In recent years, investors have been fortunate to experience strong returns from equities. With the S&P 500 being up about 70% from this same point five years ago, there’s a lot for investors to be happy about. While being content with a surge in asset values, many investors are facing tough decisions on how to free up liquidity in their taxable brokerage accounts without being hammered by capital gains tax. This brings up the question, how can I free up liquidity while remaining true to my desired asset allocation and limiting capital gains tax?
For our Affordable Family Office clients, tax planning is a year-round activity. 2017 presented us with a unique tax planning opportunity, as we saw tax reform enacted in December. Broadly speaking, this tax reform will both limit deductions and reduce federal tax rates in 2018 & beyond.
Conventional wisdom says that what goes up, must come down. But even if you view market volatility as a normal occurrence, it can be tough to handle when it's your money at stake. Though there's no foolproof way to handle the ups and downs of the stock market, the following common sense tips can help.
We have been sharing with all of our clients for at least 6 months that a technical correction in this market was long overdue. Our primary indicator was that normal volatility in the market has been very subdued and abnormally low. The chart below shows how low downside volatility has been recently compared to history.
Adam Glassberg was quoted in an article posted by Investopedia titled "How Retirees Should Think About Market Corrections" on February 17th. To read the full article, please click here.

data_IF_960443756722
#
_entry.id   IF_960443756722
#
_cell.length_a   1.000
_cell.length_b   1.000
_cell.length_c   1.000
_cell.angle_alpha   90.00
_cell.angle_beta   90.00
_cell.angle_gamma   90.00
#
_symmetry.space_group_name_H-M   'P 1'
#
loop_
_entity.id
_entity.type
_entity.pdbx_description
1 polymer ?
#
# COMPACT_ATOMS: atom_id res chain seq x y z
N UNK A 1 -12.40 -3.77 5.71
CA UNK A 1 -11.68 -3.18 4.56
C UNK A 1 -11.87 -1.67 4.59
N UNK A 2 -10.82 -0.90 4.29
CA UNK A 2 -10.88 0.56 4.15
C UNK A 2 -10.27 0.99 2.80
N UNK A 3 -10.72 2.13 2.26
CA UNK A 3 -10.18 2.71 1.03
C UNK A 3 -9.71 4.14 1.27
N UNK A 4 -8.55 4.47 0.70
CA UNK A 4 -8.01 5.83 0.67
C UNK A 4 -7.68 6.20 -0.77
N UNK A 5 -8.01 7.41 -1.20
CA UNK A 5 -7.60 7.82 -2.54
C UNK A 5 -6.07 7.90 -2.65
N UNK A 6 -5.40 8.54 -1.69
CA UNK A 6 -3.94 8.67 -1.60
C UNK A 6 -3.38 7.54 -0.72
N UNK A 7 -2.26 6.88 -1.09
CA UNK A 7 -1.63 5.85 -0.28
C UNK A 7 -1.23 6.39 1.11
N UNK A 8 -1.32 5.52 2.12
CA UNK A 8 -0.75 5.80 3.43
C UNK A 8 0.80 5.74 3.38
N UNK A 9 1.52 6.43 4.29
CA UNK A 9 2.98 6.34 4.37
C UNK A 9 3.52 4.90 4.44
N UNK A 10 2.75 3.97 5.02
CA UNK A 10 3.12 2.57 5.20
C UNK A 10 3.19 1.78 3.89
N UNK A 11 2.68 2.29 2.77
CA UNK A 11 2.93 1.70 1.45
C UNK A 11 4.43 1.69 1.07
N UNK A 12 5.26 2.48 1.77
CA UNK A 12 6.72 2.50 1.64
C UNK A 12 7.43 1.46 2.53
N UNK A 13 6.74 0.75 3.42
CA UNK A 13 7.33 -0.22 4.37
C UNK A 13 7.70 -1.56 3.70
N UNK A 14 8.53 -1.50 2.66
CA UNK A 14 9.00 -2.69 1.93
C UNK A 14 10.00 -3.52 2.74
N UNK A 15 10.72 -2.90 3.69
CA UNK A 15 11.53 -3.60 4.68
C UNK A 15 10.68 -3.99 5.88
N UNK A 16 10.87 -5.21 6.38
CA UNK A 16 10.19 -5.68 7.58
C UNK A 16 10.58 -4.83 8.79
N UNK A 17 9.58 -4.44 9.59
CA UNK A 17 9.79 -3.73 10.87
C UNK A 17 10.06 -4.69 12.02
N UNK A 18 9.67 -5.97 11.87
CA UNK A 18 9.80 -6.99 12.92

Private Wealth Midwest Forum on 8/17/2016 at the University Club of Chicago
Growth and value are two fundamental approaches, or styles, in stock and stock mutual fund investing. Growth investors seek companies that offer strong earnings growth, while value investors seek stocks that appear to be undervalued in the marketplace. Because the two styles complement each other, they can help add diversity to your portfolio when used together.
In 2016, a 20 percent tax on qualified dividends and long-term capital gains for taxpayers with taxable income over $466,950 ($415,050 for single filers) will be in effect for its fourth year. Also, a 3.8 percent Medicare surtax on investment income for taxpayers with AGI exceeding $250,000 ($200,000 for single filers) will be in effect for its fourth year. These changes have made it more even more important to reduce the tax drag on your portfolio. Below are 5 ideas to make your portfolio more tax efficient.
The heightened volatility that has afflicted the U.S. stock market for the past several months points out the potential benefits of active portfolio management. What distinguishes an active investment style from a passive style -- and what benefits may active management provide in a volatile market?